By José Manuel Blanco
Originally Published by The MIT Technology Review in Spanish
Social projects attract entrepreneurs and 'start-ups', while there is a movement for venture capital funds and accelerators to bet on these initiatives.
Despite the progress made by the least developed nations in reducing poverty, the UN warns that "inequalities and large disparities in access to health and education services and other productive assets continue to exist. To try to respond to these challenges, the agency created the Sustainable Development Goals (SDAs), which aim to eliminate these injustices and take care of our planet. In this context, technology can help eliminate economic, xenophobic, or access barriers to basic services that increase the gap between citizens.
Increasingly, start-ups, entrepreneurs, and institutions are applying more ethical and responsible technology to a society that demands "a greater commitment to positive social impact", according to the Business Observatory for Inclusive Growth, of the Spanish foundation Codespa. This observatory defends that "companies cannot remain oblivious to inequality" and that the technological trends of the current fourth industrial revolution "can be used to fight exclusion and contribute to a greater impact on ODS".
Tech For Good: how to make technology more humane
Solutions to achieve ODS in four areas - food and agriculture; cities; energy and materials; and health and wellness - account for $12 trillion in market opportunities by 2030, according to the Better Business, Better World Report of the Business and Sustainable Development Commission.
One of the initiatives in this direction is Tech For Good Madrid, which promotes the design of technologies by companies to solve social and environmental challenges. The project disseminates ideas that impact the community and brings together people with the same vision, such as investors and accelerators. In its first meeting, this community presented the heads of platforms such as Lazzaro, which raises funds for NGOs through blockchain, or Farmidable, which sells local products.
Original Tweet: https://twitter.com/louisemarliere/status/1235489242748530688
Helping society through innovation
Consultancy firms are also joining in to make technology more humane. Opinno.ORG is an initiative of several Opinno workers that was born in June 2019 to "help make the world a better place; a passion that goes hand in hand with the role Opinno can play in generating an impact on society and the environment," explains Strategy and Innovation consultant Mariana Palacios.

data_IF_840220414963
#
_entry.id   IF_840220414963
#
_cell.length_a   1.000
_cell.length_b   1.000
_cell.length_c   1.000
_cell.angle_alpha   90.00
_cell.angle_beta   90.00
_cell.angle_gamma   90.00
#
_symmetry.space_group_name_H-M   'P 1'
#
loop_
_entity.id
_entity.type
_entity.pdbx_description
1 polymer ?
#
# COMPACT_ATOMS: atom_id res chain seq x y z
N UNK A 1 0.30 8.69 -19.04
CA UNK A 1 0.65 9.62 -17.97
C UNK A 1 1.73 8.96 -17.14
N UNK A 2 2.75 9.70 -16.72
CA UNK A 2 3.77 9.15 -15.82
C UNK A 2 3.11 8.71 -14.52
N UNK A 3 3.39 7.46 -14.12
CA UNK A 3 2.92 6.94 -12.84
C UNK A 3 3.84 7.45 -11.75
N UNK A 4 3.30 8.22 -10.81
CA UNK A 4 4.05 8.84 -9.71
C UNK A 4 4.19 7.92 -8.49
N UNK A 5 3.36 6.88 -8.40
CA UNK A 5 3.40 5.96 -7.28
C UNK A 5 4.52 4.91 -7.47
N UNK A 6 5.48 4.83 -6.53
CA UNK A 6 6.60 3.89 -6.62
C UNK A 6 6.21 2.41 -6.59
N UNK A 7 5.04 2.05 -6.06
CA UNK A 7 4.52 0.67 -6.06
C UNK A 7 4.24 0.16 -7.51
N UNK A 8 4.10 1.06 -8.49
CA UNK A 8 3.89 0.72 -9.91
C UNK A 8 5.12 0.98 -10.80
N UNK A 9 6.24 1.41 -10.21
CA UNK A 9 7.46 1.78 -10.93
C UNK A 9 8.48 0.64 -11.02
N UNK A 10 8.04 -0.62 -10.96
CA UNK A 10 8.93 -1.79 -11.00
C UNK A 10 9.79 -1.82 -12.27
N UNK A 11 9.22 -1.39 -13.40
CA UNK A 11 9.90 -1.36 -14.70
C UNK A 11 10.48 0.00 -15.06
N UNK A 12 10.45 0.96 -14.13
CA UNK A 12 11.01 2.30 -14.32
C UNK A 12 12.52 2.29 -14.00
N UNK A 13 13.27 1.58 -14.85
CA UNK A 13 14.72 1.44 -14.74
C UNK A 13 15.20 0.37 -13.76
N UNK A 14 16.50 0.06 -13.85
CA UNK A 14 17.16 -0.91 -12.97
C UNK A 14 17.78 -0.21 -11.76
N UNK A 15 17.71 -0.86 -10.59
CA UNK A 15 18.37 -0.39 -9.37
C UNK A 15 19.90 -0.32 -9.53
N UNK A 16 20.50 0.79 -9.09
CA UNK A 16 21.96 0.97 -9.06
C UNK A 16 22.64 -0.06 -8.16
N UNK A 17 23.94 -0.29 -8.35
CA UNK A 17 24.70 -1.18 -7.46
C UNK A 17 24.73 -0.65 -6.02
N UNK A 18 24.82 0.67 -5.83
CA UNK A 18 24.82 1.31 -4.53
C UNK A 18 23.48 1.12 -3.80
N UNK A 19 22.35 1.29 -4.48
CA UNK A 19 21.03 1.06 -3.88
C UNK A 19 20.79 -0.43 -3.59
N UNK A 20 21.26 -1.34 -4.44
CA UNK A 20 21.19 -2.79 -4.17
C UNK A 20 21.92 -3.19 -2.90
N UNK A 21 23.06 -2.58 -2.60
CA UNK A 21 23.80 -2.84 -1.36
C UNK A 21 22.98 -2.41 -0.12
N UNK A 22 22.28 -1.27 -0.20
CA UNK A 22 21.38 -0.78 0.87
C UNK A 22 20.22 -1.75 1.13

To this end, the team promotes volunteerism, carries out sustainable innovation projects and advises social organizations. "We are open to collaborate with those who find synergies and bring even more value by joining all our experiences and resources of innovation and technology," says Strategy and Innovation consultant Claudia Azúa.
Currently, Opinno works with the ONCE and Integra foundations to reduce inequalities among people with disabilities and help them in their labour insertion. Thanks to the Por Talento Digital initiative, 30 students from Madrid, Barcelona and Valencia are taking an online course in web programming, after a first phase in which they have learned notions of C# and Java.
Opinno.ORG emerged in the midst of conversations where several comrades detected a "common social element" that they wanted to promote, according to consultant Sara Alonso. The founder and CEO of the company, Pedro Moneo, defines it as "the social arm of Opinno": "Our purpose is to use innovation as an impact tool to generate opportunities for the most disadvantaged and to contribute to the sustainability of the planet".
Cheap prosthesis and 'apps' to study
Using technology to reduce inequality is in the interest of many young entrepreneurs, as demonstrated each year by several MIT Technology Review Latin America Innovators Under 35 winners in Spanish. In 2018, Mexico's Paola Villarreal was honored through the Data for Justice project. By visualizing data on a map of Boston, United States, Villarreal discovered a link between neighborhoods with a higher proportion of non-Caucasian residents and those areas where police were arresting more people for marijuana or narcotics possession. The technology showed that there was a bias in the arrests (a police laboratory technique was judged to be negligent) and up to 20,000 convictions were reversed. Today, Villarreal continues to work on the connections between justice, data and inequality from Harvard University.
Other innovators, such as Paraguayan Eric Dijkhuis and Peruvian Rodrigo Salazar, stand out for using 3D printing to make low-cost prostheses, and Brazil's Matheus Goyas has created the AppProva application to help students in his country's public schools achieve the same results in the university entrance exam as private students. Also in Brazil, Michael Kapps has developed chatbots for medical consultations of patients who do not have access to professionals.
Preventing crime and disease from affecting the most vulnerable
Like Villarreal, the power of macro data to reduce inequality has also been understood by certain international organizations and universities. The Data-Pop Alliance is a project of MIT and Harvard University, among other institutions. It involves activists and researchers working to use big data to improve people's lives. Among its projects is OPAL (Open Algorithms), which uses data sources and surveys on security perceptions to detect and prevent crime in Colombia.